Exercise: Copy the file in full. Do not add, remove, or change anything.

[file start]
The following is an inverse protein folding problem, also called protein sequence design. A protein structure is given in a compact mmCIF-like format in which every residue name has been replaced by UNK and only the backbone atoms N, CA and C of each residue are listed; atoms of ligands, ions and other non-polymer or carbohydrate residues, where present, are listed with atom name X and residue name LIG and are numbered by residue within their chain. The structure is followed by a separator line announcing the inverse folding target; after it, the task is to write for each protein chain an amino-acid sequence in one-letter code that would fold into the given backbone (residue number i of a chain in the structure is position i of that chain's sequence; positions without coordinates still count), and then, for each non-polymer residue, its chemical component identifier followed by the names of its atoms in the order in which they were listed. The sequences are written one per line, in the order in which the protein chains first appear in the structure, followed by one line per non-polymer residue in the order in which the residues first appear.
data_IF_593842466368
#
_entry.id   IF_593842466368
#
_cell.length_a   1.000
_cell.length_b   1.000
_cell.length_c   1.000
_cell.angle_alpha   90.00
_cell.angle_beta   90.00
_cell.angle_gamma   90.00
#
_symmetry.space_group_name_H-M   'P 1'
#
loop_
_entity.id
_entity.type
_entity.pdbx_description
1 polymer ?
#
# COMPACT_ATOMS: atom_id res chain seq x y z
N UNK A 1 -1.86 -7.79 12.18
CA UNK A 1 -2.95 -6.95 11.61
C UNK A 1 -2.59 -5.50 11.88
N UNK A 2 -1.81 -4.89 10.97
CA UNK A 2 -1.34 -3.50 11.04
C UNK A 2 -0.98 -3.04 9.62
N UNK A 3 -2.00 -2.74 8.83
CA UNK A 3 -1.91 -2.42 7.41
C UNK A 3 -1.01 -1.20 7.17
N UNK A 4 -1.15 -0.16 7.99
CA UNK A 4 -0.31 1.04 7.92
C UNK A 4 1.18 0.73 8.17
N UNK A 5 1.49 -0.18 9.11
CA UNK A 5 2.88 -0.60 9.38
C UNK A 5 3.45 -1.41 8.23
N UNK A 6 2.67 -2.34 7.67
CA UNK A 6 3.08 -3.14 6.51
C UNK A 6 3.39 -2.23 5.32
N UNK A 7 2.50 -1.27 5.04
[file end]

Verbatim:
The following is an inverse protein folding problem, also called protein sequence design. A protein structure is given in a compact mmCIF-like format in which every residue name has been replaced by UNK and only the backbone atoms N, CA and C of each residue are listed; atoms of ligands, ions and other non-polymer or carbohydrate residues, where present, are listed with atom name X and residue name LIG and are numbered by residue within their chain. The structure is followed by a separator line announcing the inverse folding target; after it, the task is to write for each protein chain an amino-acid sequence in one-letter code that would fold into the given backbone (residue number i of a chain in the structure is position i of that chain's sequence; positions without coordinates still count), and then, for each non-polymer residue, its chemical component identifier followed by the names of its atoms in the order in which they were listed. The sequences are written one per line, in the order in which the protein chains first appear in the structure, followed by one line per non-polymer residue in the order in which the residues first appear.
data_IF_593842466368
#
_entry.id   IF_593842466368
#
_cell.length_a   1.000
_cell.length_b   1.000
_cell.length_c   1.000
_cell.angle_alpha   90.00
_cell.angle_beta   90.00
_cell.angle_gamma   90.00
#
_symmetry.space_group_name_H-M   'P 1'
#
loop_
_entity.id
_entity.type
_entity.pdbx_description
1 polymer ?
#
# COMPACT_ATOMS: atom_id res chain seq x y z
N UNK A 1 -1.86 -7.79 12.18
CA UNK A 1 -2.95 -6.95 11.61
C UNK A 1 -2.59 -5.50 11.88
N UNK A 2 -1.81 -4.89 10.97
CA UNK A 2 -1.34 -3.50 11.04
C UNK A 2 -0.98 -3.04 9.62
N UNK A 3 -2.00 -2.74 8.83
CA UNK A 3 -1.91 -2.42 7.41
C UNK A 3 -1.01 -1.20 7.17
N UNK A 4 -1.15 -0.16 7.99
CA UNK A 4 -0.31 1.04 7.92
C UNK A 4 1.18 0.73 8.17
N UNK A 5 1.49 -0.18 9.11
CA UNK A 5 2.88 -0.60 9.38
C UNK A 5 3.45 -1.41 8.23
N UNK A 6 2.67 -2.34 7.67
CA UNK A 6 3.08 -3.14 6.51
C UNK A 6 3.39 -2.23 5.32
N UNK A 7 2.50 -1.27 5.04